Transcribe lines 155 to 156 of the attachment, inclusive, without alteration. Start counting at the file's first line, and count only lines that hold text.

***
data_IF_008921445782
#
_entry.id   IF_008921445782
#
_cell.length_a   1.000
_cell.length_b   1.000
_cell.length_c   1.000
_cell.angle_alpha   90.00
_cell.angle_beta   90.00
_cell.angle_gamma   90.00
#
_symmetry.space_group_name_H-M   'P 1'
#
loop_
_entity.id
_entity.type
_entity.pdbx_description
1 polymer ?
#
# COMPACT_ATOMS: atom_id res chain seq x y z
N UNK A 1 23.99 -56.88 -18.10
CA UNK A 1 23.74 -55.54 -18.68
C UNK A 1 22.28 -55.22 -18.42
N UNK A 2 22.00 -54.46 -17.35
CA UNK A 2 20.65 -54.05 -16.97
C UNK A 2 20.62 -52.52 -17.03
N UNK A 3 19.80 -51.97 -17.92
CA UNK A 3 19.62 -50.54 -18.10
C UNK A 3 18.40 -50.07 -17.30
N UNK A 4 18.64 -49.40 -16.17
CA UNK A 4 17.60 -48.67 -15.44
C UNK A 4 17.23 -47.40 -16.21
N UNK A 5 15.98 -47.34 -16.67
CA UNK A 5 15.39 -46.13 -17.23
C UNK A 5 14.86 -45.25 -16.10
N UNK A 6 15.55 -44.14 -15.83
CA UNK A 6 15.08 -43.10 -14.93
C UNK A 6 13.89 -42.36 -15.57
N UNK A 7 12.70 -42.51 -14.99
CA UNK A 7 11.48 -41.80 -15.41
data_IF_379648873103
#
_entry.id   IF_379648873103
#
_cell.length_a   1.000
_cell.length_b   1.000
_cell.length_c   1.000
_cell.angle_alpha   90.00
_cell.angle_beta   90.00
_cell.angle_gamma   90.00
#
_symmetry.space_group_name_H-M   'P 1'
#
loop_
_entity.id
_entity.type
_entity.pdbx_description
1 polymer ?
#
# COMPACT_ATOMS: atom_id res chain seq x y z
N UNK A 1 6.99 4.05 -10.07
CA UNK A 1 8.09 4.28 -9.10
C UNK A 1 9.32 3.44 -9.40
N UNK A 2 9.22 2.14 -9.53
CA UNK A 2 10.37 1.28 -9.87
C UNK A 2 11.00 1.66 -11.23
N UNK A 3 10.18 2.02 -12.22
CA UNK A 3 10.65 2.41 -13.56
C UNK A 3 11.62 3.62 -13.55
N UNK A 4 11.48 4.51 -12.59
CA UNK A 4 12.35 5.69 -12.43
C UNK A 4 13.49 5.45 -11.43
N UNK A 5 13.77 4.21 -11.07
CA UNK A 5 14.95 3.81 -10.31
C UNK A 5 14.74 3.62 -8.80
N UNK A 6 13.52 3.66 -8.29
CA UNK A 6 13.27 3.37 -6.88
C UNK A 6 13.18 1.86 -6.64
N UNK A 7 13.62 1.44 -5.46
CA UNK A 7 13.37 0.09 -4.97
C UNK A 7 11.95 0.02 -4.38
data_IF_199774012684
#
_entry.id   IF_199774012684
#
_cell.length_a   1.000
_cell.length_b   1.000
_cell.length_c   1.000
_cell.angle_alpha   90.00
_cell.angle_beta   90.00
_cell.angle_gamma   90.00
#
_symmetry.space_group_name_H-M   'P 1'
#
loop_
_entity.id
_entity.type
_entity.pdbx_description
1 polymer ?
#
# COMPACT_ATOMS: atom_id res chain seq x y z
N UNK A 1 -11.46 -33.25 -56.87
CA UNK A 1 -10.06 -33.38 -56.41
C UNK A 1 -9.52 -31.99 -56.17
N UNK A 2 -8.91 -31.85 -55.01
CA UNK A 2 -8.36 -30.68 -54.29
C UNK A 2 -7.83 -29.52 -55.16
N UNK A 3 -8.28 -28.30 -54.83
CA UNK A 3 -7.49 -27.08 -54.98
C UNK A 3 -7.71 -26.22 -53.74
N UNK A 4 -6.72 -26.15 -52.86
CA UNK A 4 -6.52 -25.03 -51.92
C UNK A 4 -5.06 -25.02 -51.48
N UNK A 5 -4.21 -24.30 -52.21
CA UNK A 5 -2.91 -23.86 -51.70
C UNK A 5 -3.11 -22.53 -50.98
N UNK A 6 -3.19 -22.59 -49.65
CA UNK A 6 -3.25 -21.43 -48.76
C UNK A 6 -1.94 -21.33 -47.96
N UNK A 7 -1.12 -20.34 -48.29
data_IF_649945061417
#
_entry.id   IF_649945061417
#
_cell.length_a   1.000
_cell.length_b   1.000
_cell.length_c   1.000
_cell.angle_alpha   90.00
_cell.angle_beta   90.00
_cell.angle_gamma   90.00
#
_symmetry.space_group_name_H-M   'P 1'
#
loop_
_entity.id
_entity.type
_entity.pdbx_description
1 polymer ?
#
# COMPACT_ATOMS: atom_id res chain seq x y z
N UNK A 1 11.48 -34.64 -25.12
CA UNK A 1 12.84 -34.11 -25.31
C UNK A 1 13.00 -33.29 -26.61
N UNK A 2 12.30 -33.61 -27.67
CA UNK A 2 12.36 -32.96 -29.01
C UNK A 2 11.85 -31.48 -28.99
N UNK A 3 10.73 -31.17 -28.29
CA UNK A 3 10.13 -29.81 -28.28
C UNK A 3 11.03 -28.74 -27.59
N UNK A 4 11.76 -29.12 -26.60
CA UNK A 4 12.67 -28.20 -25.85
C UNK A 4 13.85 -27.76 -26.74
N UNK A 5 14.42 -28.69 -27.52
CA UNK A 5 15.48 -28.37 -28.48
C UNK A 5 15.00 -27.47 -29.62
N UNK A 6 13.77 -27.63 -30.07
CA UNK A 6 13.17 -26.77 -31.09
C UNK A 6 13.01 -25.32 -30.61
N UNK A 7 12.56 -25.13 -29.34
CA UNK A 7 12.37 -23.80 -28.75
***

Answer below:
C UNK A 5 15.00 -27.47 -29.62
N UNK A 6 13.77 -27.63 -30.07